May 28 (Reuters) - Australian shares closed lower on Monday as mining and oil stocks were pressured by weaker commodity prices while banks fell as the powerful Royal Commission inquiry into financial services resumed its hearing.
The S&P/ASX 200 index fell 0.5 percent or 28.8 points to 6004, extending a 0.1 percent loss on Friday.
The mining index ended its seventh straight session lower and shed 1.7 percent after metals like aluminium, lead and nickel on the London exchange posted losses.
Global miners Rio Tinto and BHP Billiton ended the session 0.1 percent and 2.9 percent lower, respectively.
Iron ore miner Fortescue Metals Group Ltd said its board approved the development of a $1.28 billion mine and rail project in Western Australia to boost the price it gets for its iron ore.
Energy stocks lost 3.1 percent for their lowest close in more than a month on supply concerns.
To address potential supply shortfalls, Saudi Arabia, de-facto leader of producer cartel OPEC, as well as top producer Russia said on Friday they were discussing raising oil production by some 1 million barrels a day.
Oil and gas producers Woodside Petroleum and Santos Ltd led losses and were 3.5 percent and 3.6 percent lower, respectively.
Gold stocks also closed lower as U.S. President Donald Trump revived hopes a summit with North Korean leader Kim Jong-un, after unexpectedly cancelling the meeting last week. Newcrest Mining ended 1.3 percent down.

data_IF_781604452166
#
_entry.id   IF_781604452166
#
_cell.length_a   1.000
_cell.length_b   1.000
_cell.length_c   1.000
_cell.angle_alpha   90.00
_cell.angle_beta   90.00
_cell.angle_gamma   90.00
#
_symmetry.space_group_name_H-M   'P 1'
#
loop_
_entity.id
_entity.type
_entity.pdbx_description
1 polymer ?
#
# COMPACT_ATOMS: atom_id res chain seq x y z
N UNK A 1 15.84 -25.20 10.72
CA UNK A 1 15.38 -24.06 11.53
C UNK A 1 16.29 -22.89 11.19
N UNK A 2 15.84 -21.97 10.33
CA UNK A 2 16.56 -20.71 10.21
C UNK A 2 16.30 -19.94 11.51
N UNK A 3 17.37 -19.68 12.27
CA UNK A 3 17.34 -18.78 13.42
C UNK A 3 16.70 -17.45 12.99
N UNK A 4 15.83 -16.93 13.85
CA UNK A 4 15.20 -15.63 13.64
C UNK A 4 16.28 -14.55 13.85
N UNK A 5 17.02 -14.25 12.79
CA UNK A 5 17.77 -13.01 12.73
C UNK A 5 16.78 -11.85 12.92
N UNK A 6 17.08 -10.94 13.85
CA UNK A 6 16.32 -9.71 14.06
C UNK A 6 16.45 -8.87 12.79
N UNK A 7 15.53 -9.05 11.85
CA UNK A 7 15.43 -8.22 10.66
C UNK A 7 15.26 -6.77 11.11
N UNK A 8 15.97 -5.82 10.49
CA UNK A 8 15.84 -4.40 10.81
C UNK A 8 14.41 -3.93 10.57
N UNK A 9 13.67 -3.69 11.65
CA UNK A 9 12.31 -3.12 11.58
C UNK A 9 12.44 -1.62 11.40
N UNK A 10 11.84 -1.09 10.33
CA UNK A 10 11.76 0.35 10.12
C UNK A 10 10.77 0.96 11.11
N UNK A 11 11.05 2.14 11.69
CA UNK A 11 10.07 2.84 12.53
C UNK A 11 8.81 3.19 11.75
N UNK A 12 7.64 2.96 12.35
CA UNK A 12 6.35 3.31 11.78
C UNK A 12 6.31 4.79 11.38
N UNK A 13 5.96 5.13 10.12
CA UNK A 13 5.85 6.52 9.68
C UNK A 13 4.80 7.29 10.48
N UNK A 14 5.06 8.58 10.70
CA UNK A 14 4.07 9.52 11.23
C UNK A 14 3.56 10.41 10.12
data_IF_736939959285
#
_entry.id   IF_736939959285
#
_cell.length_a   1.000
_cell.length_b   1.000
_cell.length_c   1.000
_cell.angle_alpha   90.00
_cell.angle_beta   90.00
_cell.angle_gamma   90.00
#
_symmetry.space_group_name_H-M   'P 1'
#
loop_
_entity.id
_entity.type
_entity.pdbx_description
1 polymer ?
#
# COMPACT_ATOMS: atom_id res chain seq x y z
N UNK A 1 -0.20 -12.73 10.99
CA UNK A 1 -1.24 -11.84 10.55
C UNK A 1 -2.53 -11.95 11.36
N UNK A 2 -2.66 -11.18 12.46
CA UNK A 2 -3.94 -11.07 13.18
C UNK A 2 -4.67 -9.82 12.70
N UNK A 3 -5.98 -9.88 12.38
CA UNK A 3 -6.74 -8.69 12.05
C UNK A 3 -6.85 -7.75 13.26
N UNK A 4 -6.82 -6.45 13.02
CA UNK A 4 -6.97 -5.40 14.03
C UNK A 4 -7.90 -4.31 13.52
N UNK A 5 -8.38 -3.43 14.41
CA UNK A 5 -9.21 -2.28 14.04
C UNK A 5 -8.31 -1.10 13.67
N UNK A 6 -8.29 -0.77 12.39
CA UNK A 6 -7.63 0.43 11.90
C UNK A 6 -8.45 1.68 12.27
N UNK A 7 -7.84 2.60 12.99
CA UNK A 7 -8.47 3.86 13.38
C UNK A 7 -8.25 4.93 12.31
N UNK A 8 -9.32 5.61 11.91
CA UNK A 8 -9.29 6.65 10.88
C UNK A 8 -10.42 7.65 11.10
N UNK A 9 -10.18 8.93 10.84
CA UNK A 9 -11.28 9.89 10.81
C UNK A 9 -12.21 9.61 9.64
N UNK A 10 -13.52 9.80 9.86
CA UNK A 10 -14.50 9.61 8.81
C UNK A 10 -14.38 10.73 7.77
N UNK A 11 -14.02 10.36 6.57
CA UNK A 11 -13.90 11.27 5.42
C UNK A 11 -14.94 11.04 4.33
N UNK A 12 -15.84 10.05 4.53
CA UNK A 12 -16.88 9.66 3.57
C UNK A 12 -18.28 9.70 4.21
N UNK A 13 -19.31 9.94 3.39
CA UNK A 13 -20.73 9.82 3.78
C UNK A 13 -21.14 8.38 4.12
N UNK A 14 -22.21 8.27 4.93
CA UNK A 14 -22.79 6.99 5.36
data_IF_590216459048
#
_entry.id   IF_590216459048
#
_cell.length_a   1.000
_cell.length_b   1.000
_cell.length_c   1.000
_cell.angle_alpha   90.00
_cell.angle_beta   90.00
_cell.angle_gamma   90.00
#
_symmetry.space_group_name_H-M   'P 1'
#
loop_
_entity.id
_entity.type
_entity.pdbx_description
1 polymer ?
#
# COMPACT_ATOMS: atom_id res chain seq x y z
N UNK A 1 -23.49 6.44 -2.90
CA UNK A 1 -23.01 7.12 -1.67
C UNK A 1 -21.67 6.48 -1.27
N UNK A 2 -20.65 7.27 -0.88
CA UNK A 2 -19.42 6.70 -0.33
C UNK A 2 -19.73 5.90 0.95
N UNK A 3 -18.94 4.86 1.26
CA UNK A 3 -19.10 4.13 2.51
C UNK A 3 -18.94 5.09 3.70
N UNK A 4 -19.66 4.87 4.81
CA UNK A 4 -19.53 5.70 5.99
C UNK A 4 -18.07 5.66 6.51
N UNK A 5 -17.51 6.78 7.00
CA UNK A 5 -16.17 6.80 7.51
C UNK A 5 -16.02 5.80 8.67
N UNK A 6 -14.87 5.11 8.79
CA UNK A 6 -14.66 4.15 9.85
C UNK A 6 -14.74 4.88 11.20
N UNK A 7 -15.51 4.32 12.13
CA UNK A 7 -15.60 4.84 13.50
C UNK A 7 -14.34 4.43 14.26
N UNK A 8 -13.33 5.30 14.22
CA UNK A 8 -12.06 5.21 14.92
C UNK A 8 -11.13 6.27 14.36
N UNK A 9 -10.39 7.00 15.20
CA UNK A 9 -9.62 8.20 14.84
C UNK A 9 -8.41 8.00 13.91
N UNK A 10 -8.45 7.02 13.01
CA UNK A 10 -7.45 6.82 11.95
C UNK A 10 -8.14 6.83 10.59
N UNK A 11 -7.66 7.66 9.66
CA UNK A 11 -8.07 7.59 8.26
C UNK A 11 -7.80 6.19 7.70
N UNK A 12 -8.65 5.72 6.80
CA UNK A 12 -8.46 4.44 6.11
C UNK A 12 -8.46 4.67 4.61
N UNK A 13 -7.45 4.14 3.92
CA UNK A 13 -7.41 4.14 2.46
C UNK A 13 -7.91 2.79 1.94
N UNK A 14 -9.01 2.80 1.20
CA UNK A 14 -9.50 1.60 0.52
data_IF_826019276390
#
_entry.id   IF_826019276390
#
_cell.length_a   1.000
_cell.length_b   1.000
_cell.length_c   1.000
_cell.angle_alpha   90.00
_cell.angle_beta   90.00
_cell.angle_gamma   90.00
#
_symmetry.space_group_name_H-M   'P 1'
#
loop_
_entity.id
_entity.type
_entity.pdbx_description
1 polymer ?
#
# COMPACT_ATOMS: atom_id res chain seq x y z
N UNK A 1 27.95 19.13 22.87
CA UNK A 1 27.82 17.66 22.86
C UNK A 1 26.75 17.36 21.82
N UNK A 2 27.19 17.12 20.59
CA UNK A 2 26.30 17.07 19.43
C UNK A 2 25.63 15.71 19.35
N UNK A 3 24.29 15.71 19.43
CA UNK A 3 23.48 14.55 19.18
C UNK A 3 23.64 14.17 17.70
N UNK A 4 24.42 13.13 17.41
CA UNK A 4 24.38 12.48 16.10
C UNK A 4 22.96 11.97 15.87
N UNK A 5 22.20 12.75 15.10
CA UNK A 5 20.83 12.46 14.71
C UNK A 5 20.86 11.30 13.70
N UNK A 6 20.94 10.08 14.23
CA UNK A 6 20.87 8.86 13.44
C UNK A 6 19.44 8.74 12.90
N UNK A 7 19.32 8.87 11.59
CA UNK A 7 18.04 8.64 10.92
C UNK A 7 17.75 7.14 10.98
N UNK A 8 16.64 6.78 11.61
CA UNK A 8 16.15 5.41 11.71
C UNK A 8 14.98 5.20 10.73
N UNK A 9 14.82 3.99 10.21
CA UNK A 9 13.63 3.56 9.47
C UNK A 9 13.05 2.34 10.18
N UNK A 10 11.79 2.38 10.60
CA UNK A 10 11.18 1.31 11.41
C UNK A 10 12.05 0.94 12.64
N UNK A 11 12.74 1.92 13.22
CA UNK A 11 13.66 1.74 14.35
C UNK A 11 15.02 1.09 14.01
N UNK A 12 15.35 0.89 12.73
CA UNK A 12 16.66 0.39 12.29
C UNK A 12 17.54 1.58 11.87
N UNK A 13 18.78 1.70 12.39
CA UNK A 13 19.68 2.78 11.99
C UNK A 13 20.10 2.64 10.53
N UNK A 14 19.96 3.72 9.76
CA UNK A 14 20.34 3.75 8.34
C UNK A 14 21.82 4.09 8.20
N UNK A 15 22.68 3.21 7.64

Banks pulled back with Commonwealth Bank of Australia down the most by 0.4 percent.
Retail conglomerate Wesfarmers was one of the biggest drags on the benchmark, falling 0.9 percent, after local media said it was looking to sell its pubs and liquor business just days after it announced the sale of its loss-making British Homebase chain for 1 pound.
Bucking the trend and topping the index, plumbing products maker Reliance Worldwide Corp soared 26.6 percent and closed at a record-high after it resumed trade following an announcement last week that it would buy UK-based John Guest Holdings Ltd for about $923 million.
Additionally, Investa Office Fund hit a near 10-year high on a $2.3 billion buyout offer from Blackstone Group. The stock jumped 11.2 percent.
Across the Tasman Sea, New Zealand’s benchmark S&P/NZX 50 index closed up 0.1 percent or 6.8 points.
Telecom and material stocks led the rise with telco Spark New Zealand Ltd up 2.4 percent and New Zealand’s biggest construction firm Fletcher Building Ltd closing 2 percent higher. (Reporting by Devika Syamnath in Bengaluru Editing by Shri Navaratnam)